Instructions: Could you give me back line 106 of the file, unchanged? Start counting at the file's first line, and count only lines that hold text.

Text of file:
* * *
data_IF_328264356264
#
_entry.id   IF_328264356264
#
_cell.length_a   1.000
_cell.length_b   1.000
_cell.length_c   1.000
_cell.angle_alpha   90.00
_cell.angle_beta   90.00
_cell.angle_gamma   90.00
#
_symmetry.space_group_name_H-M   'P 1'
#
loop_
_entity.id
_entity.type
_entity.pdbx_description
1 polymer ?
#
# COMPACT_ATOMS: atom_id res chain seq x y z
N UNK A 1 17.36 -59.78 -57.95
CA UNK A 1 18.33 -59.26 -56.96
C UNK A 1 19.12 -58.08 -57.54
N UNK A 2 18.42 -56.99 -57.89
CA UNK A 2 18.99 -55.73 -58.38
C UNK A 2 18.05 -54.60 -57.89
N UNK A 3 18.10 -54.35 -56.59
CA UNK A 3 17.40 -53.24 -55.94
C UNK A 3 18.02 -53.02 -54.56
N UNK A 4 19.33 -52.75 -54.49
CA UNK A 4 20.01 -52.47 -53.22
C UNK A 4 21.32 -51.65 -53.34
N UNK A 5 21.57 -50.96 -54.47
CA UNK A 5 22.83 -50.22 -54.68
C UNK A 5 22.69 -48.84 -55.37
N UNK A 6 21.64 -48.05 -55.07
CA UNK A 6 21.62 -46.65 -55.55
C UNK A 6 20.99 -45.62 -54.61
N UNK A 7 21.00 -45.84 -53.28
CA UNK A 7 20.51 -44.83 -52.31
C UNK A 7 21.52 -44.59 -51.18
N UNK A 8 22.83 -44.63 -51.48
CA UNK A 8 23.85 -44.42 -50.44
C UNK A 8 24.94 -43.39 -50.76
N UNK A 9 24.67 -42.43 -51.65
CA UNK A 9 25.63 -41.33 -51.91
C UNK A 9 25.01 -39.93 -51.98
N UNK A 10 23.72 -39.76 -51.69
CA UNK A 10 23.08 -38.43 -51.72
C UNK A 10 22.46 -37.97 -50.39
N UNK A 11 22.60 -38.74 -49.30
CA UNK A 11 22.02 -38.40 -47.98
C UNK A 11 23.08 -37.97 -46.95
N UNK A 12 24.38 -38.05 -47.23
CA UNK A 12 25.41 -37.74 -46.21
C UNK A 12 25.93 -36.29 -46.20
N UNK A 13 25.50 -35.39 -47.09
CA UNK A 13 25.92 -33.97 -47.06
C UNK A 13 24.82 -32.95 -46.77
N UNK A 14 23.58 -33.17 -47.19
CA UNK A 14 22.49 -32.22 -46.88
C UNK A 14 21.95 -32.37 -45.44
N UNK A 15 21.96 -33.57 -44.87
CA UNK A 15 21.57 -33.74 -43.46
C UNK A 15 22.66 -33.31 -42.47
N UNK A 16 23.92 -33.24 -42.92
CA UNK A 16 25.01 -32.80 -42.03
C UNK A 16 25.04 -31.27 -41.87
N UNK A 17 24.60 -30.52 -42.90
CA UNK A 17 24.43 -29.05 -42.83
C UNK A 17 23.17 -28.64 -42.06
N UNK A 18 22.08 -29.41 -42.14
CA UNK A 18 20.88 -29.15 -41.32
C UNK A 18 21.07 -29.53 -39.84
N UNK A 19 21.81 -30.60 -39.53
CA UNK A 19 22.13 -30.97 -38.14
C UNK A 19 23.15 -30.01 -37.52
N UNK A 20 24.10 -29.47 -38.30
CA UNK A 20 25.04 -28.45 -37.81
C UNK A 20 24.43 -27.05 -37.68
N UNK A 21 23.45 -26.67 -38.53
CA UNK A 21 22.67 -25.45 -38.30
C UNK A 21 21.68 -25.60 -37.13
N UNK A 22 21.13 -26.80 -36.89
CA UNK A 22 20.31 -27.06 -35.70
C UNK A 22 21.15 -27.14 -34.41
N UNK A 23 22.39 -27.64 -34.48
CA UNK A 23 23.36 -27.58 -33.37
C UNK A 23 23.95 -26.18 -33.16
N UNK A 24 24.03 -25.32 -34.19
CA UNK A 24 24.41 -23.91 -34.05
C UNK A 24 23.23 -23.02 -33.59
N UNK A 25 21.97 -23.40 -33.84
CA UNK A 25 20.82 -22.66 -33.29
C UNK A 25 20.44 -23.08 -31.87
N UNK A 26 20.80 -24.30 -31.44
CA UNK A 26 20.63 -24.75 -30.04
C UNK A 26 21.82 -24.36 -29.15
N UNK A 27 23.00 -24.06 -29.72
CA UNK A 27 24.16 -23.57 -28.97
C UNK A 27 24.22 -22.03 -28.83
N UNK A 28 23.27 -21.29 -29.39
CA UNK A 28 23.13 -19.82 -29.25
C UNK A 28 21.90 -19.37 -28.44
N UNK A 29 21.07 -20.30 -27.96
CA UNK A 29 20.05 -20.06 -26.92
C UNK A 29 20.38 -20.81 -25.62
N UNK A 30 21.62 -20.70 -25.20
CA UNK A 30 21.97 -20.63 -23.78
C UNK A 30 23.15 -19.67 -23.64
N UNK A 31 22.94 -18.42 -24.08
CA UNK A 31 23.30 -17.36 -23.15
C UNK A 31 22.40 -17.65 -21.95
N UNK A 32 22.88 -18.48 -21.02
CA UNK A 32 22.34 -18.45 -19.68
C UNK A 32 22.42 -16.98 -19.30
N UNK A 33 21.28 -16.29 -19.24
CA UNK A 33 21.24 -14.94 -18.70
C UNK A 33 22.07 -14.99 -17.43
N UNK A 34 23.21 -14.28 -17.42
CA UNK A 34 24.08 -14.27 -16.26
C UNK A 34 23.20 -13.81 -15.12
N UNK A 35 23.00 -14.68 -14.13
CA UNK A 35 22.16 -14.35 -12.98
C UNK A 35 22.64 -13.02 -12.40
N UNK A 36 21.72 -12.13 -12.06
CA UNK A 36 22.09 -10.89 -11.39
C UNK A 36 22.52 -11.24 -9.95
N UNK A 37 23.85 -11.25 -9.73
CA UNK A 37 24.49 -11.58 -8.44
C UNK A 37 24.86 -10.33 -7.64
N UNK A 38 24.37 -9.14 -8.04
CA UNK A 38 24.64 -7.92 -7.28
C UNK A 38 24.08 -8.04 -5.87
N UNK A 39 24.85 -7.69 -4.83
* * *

CA UNK A 29 20.05 -20.06 -26.92